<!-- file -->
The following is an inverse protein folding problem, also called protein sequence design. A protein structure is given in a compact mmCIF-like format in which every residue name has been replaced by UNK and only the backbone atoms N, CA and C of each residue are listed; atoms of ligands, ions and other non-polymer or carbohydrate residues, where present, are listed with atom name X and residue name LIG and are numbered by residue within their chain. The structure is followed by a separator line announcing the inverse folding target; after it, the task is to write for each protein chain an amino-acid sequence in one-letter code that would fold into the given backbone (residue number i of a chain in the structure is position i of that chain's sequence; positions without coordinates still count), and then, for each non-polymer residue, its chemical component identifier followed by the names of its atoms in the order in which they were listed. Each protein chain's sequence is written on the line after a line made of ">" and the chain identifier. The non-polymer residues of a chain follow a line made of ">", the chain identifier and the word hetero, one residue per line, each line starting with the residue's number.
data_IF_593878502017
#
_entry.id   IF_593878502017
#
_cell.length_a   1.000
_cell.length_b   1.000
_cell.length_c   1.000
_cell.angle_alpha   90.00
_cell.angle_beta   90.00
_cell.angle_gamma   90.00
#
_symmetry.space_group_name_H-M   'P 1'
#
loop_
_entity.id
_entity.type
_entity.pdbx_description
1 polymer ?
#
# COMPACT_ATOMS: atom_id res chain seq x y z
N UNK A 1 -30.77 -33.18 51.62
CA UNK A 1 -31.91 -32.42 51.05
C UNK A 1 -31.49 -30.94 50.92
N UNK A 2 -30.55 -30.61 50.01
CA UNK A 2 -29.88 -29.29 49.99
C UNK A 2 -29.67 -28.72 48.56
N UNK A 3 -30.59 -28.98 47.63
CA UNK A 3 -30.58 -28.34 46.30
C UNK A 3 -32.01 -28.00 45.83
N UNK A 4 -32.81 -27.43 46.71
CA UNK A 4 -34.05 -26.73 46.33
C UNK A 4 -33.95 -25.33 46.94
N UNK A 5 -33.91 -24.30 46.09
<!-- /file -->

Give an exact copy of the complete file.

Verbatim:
The following is an inverse protein folding problem, also called protein sequence design. A protein structure is given in a compact mmCIF-like format in which every residue name has been replaced by UNK and only the backbone atoms N, CA and C of each residue are listed; atoms of ligands, ions and other non-polymer or carbohydrate residues, where present, are listed with atom name X and residue name LIG and are numbered by residue within their chain. The structure is followed by a separator line announcing the inverse folding target; after it, the task is to write for each protein chain an amino-acid sequence in one-letter code that would fold into the given backbone (residue number i of a chain in the structure is position i of that chain's sequence; positions without coordinates still count), and then, for each non-polymer residue, its chemical component identifier followed by the names of its atoms in the order in which they were listed. Each protein chain's sequence is written on the line after a line made of ">" and the chain identifier. The non-polymer residues of a chain follow a line made of ">", the chain identifier and the word hetero, one residue per line, each line starting with the residue's number.
data_IF_593878502017
#
_entry.id   IF_593878502017
#
_cell.length_a   1.000
_cell.length_b   1.000
_cell.length_c   1.000
_cell.angle_alpha   90.00
_cell.angle_beta   90.00
_cell.angle_gamma   90.00
#
_symmetry.space_group_name_H-M   'P 1'
#
loop_
_entity.id
_entity.type
_entity.pdbx_description
1 polymer ?
#
# COMPACT_ATOMS: atom_id res chain seq x y z
N UNK A 1 -30.77 -33.18 51.62
CA UNK A 1 -31.91 -32.42 51.05
C UNK A 1 -31.49 -30.94 50.92
N UNK A 2 -30.55 -30.61 50.01
CA UNK A 2 -29.88 -29.29 49.99
C UNK A 2 -29.67 -28.72 48.56
N UNK A 3 -30.59 -28.98 47.63
CA UNK A 3 -30.58 -28.34 46.30
C UNK A 3 -32.01 -28.00 45.83
N UNK A 4 -32.81 -27.43 46.71
CA UNK A 4 -34.05 -26.73 46.33
C UNK A 4 -33.95 -25.33 46.94
N UNK A 5 -33.91 -24.30 46.09